Friday, March 8, 2002
Romance and Deal-Making High Jinks Unfold in "Festival in Cannes"

Movie Review

Henry Jaglom's â Festival in Cannes is a giddy comic fantasy, full of romance, chicanery and beguiling, sophisticated players. No doubt much of the behind-the-scenes maneuvering Jaglom depicts has or could happen during the world's most famous film festival. What he's done is to put all the pieces together to create a classic farce and, as he has done so often before, found in effervescent artifice a context rich in humor and emotion. A dizzying plot is set in motion with the arrival of a glamorous icon of the French cinema, Millie Marquand, played by real-life icon Anouk AimÃee. The radiantly beautiful Marquand is to receive a tribute to her illustrious career, but she quickly becomes the center of unexpected intrigue. A well-respected but frustrated actress, Alice Palmer (Greta Scacchi) has already arrived with two young associates (Kim Kolarich and Rachel Bailit) hoping to get financing for her script, which she intends to direct. The script is about a Midwestern wife and mother who's been taken for granted by her family and now wants to rediscover herself. Swooping down on the three women is a brash wheeler-dealer, Kaz Naiman (Zack Norman) who assures them he'll get the money for their project. Alice dismisses him as a jerk, but he returns with the news that he's set up a meeting for her with Marquand. Alice, who had Gena Rowlands in mind, thinks her script could be retooled for Millie, whom she admires deeply.

...What Alice doesn't know is that Kaz has preempted a meeting with Marquand set up by hotshot (but actually desperate and hard-strapped) Hollywood producer Rick Yorkin (Ron Silver). Yorkin has lined up Tom Hanks for a project provided he land a certain young French actress as his leading lady; the actress in turn has agreed provided Marquand plays her mother. (Peter Bogdanovich's Milo is in line to direct.)

So Millie, whose career has slowed down lately, has a choice: a meaty role in a small, personal picture or yet another small, meaningless role in a high-profile $90-million Hollywood movie for big bucks. In a quandary, Millie turns for advice to her charming playboy husband, Viktor Kovner (Maximilian Schell), a prestigious European director who's run through his wife's money. Viktor hasn't worked for a long time but tends to return to the ever-loving and endlessly forgiving Millie. Victor has turned up at the festival with his latest protagate, a sexy Italian starlet (Camilla Campanale) on his arm.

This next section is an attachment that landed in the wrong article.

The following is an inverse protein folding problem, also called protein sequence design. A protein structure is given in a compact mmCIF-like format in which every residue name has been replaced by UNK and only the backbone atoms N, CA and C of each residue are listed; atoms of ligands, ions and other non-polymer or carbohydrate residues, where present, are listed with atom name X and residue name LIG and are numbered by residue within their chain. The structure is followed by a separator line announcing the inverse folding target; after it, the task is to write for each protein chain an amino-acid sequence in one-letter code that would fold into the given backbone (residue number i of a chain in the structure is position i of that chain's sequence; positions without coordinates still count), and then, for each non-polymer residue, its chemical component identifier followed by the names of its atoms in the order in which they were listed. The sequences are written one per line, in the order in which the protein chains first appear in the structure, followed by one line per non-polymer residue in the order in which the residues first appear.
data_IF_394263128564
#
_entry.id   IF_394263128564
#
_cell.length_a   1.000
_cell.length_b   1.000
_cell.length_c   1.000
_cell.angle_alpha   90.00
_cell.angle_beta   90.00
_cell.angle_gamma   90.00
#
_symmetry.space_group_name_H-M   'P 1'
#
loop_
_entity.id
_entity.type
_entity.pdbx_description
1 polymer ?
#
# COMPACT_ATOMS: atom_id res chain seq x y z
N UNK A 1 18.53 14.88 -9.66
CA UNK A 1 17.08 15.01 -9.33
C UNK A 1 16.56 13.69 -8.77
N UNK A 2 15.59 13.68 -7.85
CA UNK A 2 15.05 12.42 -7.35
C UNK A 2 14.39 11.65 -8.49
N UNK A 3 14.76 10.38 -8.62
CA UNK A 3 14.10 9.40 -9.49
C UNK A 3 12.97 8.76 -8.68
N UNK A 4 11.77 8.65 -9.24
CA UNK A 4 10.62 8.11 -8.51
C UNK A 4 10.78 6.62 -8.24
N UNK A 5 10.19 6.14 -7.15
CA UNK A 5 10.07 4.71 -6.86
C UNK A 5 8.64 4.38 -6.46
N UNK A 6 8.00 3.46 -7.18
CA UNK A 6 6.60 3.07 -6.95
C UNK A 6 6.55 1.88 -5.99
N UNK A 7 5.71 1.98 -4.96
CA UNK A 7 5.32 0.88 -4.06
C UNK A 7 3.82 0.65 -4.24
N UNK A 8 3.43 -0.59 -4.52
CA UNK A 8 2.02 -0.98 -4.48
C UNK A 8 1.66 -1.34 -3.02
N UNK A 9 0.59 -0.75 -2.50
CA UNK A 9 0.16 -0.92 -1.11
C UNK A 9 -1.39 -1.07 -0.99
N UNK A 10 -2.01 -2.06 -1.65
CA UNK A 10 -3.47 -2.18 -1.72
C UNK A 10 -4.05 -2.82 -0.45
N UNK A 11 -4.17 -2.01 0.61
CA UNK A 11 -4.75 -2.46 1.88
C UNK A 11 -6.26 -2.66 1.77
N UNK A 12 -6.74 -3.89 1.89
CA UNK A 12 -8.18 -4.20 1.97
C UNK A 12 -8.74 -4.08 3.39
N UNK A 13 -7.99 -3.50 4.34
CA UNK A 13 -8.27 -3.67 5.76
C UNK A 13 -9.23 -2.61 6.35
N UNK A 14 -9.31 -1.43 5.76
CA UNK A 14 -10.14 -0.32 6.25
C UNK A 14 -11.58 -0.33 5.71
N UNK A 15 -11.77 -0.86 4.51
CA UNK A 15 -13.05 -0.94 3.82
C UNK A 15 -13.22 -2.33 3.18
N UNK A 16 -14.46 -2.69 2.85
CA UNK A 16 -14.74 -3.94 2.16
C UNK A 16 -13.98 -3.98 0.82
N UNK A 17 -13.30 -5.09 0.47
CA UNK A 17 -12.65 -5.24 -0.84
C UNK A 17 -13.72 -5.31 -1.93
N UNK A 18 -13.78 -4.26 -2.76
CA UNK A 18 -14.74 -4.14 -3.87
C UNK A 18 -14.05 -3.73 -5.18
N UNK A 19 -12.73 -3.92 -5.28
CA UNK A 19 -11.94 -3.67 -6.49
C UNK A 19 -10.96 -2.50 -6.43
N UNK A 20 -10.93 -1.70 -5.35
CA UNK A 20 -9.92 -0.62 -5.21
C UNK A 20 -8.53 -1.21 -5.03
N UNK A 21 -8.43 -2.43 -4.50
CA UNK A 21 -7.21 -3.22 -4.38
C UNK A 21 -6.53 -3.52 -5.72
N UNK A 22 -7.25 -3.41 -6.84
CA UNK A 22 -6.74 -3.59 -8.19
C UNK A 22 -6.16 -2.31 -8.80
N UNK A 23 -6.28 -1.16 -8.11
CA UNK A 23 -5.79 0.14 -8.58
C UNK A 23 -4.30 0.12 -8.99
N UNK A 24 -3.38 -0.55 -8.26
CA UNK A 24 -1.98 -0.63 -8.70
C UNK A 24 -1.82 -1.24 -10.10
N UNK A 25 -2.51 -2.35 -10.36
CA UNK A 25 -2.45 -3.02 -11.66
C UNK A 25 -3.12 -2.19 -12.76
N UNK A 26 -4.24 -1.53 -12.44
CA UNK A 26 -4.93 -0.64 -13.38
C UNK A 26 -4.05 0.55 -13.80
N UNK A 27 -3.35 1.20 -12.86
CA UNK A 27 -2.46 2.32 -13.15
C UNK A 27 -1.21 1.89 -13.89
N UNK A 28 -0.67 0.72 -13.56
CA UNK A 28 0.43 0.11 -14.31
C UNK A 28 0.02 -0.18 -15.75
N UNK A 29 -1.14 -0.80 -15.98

...Also on hand at Cannes is Blue (Jenny Gabrielle), shy and pretty star of a tiny indie film that has created a buzz at the festival. She's caught the eye of Yorkin's opportunistic assistant, Barry (Alex Craig Mann); like his boss, Barry is not above using seduction as a means to an end. The heart of the film is Alice's eloquent lament to Millie on how Hollywood uses actresses and casts them off when they hit 45. She thinks women should reject men's view of them and see themselves enriched by the passage of time. Millie gently points out,There are losses, but she feels renewed by Millie's sentiments.

...Jaglom is well known for providing his cast with only a skeleton script and giving them little time to prepare, which requires his actors to dig into themselves to flesh out the people they're playing. Jaglom is expert at picking players up to this challenge, and the results are highly rewarding when the actors are skilled as Anouk Aimee, Scacchi, Schell, Silver and Norman; younger players such as Mann and Gabrielle are no less impressive. Jaglom's usual cinematographer, Hanania Baer, bathes the cast and the legendary resort setting with natural light, and the effect is honest rather than unflattering; Anouk Aimee's remarkable bone structure looks as beautiful in daylight as on a studio set.

...The film's jaunty pace is accompanied by a clutch of vintage French pop tunes, many of them standards by the late Charles Trenet, to whom the film is dedicated. It seems unlikely that the scheming and seductions of a real-life big-time film festival could ever play out with the artistic unity and poetic justice of Festival in Cannes. The charm of the film is that it leaves us thinking that if things don't actually happen quite that way at Cannes, they should.

MPAA rating: PG-13, for brief, strong language. Times guidelines: The film is for sophisticated audiences, including older teens.